It is the first book in a promised series. So, get to know Juana and then wait to learn more about her in the second book.

Friday, September 16, 2016

Full of Beans. by Jennifer L. Holm. Random House, 2016. $21.99 ages 9 and up

"The New Dealers were tearing through town like a hurricane. Renovation had started on the Casa Marina Hotel. Garbage was being carted away, potholes filled in. Benches were springing up all over town for the mysterious tourists. Then there were the houses. Mr. Stone worried there weren't enough places for visitors to sleep. The New Dealers were fixing up falling-apart houses, to be rented ... "

In a companion to Turtle in Paradise (2010), this tale takes readers back to the time of the Depression and its effects on Key West where Turtle's cousin Bean is living an impoverished life. The city is strewn with garbage in the wake of a lack of money to pick it up. Bean's father is in New Jersey looking for work while his mother does laundry trying to keep the family afloat. Beans wants to help; but, what is there for a kid to do when so many are looking for work?

Combing the huge piles of garbage for condensed mile cans, after being promised payment for them, only proves to Beans that there are crooks out there looking to take advantage of him. When not compensated for his hard work, Beans accepts that adults lie to kids and that is that. Desperate, he accepts an offer to work in the smuggling business. He knows it could mean big trouble! He is filled with guilt for his illegal doings, and tries to make up for that by helping to make Key West a better place for all, and especially for an influx of tourists.

Jennifer Holm is such a skilled writer. In this book, she takes her readers right to the heart of Depression-era Key West at a time when the government makes the decision to put money into its reconstruction as a tourist destination. New Deal workers arrive with plans to transform it with paint, determination, and a good deal of hard work. There is a lot of history in its pages and even introduces Julius Stone who was sent by the government to make a difference there. As Key West is  transformed, so is Beans. Knowing that he is living an unsavory life makes him think seriously about the repercussions if he is caught, and the people who are hurt by his actions.

I love Beans, and you will, too. He is funny, charming, loves his family and cares about others. He does get older and certainly a lot smarter, but he remains true to himself and his spirit. He is accompanied by a fine cast of characters who get themselves into some hi-jinks sure to be enjoyed by all readers.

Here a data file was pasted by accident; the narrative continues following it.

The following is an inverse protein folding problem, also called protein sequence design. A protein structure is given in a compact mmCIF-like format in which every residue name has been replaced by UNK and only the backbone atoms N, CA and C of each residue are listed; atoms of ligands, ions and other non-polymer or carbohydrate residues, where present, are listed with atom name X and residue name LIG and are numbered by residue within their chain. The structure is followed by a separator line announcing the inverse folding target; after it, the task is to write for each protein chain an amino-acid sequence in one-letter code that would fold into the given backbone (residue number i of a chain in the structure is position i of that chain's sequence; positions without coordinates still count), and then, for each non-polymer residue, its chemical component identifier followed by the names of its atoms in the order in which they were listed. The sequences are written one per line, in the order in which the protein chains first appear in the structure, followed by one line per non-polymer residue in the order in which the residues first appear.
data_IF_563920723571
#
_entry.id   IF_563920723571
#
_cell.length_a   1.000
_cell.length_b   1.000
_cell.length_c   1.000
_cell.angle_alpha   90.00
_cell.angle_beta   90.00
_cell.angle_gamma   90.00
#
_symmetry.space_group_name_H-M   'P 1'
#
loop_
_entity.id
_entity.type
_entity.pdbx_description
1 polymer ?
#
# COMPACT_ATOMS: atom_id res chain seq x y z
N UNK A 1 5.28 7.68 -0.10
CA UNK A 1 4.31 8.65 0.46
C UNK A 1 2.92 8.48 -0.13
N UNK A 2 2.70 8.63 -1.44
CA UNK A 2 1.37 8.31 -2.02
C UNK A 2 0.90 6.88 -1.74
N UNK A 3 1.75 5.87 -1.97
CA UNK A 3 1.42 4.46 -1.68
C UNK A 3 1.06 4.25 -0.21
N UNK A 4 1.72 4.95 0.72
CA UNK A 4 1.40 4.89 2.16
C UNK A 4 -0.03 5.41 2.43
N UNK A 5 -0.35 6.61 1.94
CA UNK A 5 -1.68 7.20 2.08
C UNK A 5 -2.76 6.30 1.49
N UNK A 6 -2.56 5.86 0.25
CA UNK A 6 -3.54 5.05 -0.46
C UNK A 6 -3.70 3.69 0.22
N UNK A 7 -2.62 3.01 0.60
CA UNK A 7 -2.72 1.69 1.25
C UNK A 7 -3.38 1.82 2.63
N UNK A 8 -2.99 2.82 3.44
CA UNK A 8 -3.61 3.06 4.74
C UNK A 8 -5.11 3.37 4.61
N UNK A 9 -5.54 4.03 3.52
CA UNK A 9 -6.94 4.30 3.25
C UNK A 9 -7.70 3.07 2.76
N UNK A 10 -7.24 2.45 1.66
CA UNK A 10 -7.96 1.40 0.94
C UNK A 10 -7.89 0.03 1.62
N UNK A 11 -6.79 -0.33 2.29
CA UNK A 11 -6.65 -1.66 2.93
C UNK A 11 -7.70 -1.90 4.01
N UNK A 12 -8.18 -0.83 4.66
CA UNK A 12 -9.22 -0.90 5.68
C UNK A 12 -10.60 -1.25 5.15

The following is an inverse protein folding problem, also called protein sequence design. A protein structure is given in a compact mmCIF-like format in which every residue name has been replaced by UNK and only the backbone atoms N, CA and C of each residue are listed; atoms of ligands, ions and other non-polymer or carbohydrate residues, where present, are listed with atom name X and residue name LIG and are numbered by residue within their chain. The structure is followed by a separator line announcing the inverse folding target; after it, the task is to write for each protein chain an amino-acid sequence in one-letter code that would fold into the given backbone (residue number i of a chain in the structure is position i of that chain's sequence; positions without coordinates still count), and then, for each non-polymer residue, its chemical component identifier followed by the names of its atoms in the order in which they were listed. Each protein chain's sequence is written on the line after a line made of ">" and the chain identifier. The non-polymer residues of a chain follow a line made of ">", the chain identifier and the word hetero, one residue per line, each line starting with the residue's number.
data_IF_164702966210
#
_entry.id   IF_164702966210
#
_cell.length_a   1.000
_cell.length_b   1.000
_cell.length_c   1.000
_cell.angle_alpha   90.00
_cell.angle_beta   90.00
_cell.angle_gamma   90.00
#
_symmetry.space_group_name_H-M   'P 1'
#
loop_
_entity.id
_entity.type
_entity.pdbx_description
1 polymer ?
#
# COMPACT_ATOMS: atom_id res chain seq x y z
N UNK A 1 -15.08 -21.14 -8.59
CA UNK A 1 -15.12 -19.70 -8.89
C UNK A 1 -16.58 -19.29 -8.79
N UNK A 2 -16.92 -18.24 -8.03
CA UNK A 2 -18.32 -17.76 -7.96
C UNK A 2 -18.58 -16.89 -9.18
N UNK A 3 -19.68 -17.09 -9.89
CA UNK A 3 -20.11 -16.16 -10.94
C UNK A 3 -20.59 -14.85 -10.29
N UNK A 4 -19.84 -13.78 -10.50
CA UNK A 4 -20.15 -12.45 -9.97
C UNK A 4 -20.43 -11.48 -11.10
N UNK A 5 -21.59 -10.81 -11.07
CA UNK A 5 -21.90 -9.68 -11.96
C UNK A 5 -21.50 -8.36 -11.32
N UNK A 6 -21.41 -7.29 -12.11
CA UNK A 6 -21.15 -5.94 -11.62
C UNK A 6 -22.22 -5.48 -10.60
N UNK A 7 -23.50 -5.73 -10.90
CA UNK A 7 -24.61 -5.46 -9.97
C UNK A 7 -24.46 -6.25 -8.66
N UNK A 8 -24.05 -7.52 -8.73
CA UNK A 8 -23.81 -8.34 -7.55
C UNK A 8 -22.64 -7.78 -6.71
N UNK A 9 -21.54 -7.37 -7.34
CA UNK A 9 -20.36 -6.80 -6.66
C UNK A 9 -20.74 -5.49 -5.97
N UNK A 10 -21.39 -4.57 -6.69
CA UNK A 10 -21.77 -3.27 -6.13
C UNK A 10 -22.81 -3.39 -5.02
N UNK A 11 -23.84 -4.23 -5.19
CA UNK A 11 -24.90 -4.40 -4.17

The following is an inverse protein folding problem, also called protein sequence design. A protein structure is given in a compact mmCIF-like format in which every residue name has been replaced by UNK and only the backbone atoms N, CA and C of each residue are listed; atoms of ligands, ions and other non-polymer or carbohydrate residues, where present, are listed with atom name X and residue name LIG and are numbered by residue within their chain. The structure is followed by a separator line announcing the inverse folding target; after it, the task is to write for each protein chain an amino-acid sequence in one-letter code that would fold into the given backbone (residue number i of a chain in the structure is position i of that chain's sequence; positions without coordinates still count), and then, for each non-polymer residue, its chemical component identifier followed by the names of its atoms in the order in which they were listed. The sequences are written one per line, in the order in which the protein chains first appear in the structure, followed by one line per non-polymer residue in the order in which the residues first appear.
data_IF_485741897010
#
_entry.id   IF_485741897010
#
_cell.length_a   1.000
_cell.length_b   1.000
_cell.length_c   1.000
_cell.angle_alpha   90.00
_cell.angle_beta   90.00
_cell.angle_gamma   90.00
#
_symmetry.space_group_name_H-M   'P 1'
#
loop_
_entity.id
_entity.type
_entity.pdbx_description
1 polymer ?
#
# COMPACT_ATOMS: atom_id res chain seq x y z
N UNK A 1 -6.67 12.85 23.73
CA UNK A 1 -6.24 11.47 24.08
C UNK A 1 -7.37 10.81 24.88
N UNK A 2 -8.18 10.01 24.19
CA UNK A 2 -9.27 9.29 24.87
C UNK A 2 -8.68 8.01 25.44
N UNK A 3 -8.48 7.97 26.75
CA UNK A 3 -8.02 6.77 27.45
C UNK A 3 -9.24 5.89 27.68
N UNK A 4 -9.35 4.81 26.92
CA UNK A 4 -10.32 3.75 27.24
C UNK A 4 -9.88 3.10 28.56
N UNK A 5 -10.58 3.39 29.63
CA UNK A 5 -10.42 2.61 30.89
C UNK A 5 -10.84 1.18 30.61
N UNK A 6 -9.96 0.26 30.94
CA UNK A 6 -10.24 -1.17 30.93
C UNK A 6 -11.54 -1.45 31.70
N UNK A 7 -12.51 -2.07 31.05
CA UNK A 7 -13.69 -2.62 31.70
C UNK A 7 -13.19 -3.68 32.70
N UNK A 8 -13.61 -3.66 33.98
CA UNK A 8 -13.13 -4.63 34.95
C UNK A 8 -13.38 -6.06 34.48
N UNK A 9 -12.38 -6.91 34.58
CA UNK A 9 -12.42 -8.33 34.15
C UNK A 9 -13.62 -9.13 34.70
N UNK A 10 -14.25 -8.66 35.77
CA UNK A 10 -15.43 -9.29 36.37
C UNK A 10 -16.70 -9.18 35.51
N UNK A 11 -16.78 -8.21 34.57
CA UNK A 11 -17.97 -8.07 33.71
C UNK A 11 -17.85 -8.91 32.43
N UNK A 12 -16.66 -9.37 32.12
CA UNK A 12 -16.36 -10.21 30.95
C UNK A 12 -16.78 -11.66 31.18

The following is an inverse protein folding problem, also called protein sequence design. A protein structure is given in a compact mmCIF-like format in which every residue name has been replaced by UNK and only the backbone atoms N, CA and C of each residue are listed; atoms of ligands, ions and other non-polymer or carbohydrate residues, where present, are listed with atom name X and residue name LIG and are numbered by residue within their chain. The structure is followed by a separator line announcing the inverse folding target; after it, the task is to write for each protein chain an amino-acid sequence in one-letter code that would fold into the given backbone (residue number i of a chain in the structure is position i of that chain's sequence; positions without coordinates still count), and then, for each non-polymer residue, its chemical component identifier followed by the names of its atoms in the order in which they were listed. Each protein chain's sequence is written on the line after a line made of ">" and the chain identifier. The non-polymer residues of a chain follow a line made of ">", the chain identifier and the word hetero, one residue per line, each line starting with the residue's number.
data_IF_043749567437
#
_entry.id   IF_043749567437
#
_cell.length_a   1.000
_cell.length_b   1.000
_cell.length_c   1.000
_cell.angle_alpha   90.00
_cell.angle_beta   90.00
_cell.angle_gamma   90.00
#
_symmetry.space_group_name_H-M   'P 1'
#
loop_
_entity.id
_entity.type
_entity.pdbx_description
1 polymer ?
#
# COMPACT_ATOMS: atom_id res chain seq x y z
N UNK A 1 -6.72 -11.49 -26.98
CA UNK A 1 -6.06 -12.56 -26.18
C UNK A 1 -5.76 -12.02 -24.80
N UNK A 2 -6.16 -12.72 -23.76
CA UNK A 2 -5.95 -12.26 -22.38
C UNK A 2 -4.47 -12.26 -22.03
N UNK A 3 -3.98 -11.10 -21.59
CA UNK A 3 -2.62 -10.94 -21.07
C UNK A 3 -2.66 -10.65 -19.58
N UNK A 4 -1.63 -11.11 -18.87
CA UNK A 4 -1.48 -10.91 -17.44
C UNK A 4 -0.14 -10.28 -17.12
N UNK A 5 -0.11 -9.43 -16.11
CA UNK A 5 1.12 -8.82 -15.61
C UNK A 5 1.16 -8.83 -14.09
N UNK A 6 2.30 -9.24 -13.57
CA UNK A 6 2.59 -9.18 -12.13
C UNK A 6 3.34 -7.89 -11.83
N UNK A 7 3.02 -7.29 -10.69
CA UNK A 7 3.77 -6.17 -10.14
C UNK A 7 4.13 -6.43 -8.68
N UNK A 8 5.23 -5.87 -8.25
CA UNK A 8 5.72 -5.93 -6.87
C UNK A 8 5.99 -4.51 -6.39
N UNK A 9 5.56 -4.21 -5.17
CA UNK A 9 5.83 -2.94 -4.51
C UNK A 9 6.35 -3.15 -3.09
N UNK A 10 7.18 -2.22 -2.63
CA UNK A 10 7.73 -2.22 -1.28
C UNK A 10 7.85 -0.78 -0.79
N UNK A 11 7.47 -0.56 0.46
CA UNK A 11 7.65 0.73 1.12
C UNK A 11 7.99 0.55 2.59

It is perfect for reading aloud with your family, or in your classroom. Have Turtle's story on hand for those who want to read more about the Curry family.

Thursday, September 15, 2016

Kabungo, written by Rolli and illustrated by Milan Pavlovic. Groundwood, 2016. $14.95 ages 8 and up

""The tall house on Main Street that looks abandoned is actually Miss VeDore's house. It was a real live mansion once, according to my Uncle George. That was long before the paint flaked off, the chimney rotted like, well, a pumpkin, and the lawn grew up and decided to be a forest. The round window on the third floor has been broken for years. Once, I saw dark eyes sparkling in it."

Ever wonder what it would be like to have a cavegirl for a friend? Wonder no more! Rolli's skilled storytelling offers up a set of adventurous tales for Beverly and her best friend, Kabungo. The fact that Kabungo is a cavegirl of unknown background seems of no concern to Beverly, or to the people of Star City. They accept a child who lives alone, does not attend school, and has an air of mystery as one of their own.

Each day brings new adventure. Witty and winning, the reader follows the two from one encounter to the next with giggles and a strong need to find out what might happen. Kabungo does not know how to be socially acceptable, having never learned to be mannerly or neat and tidy. She bounds through life with enthusiasm and no sense of how her actions might seem unusual to others.

Beverly, affectionately called Belly by Kabungo, is a true friend wanting to make life better and happier for the lonely girl. She is also a strong narrator. She shares her opinions and observations, allowing readers to learn who she is while also getting to know her mysterious and likeable friend. They have great affection for each other, and show it in many ways. I love the moments that allow readers a clear look at Kabungo's cavegirl tendencies. You will howl when you learn how she gets the teeth to make her necklaces!

It is a story of friendship and adventure, sure to be enjoyed when shared in a classroom setting. Once read to your class, there will be students aching to borrow it so that they might read it again on their own. The stand-alone episodes work as short stories to be shared and savored on a day-to-day basis, making it a perfect read aloud.

Wednesday, September 14, 2016

Feathered, written by Deborah Kerbel. Kids Can Press, 2016. $16.95 ages 10 and up

"After school, I don't go right home. Instead, I walk to Pinky's house and ring the doorbell. I want to ask if she ended up coming to school today. I want to ask her why she never goes outside. And what her mother prays for. But nobody answers. I ring it again. And I put my ear to the door and listen hard. Call me crazy, but I'm sure I hear someone on the other side."

Poor Finch! Since her father died almost a year ago, her mother has remained numb with grief and unaware of what is going on with her children and the world. It's hard to read those beginning pages that share just how much is wrong with Finch's life at the moment.

Her brother, once supportive, is now friends with Matt who constantly bullies the 11 year old girl, her fifth grade teacher is as mean-spirited as she was when Finch was in her fourth grade class, and her excitement about having new neighbors next door is quickly quashed when Pinky and her sister are kept inside as a way of protecting them from the outer world. Finch is in need of a friend after being dumped by her former best friend. She is sure that she and Pinky can help each other.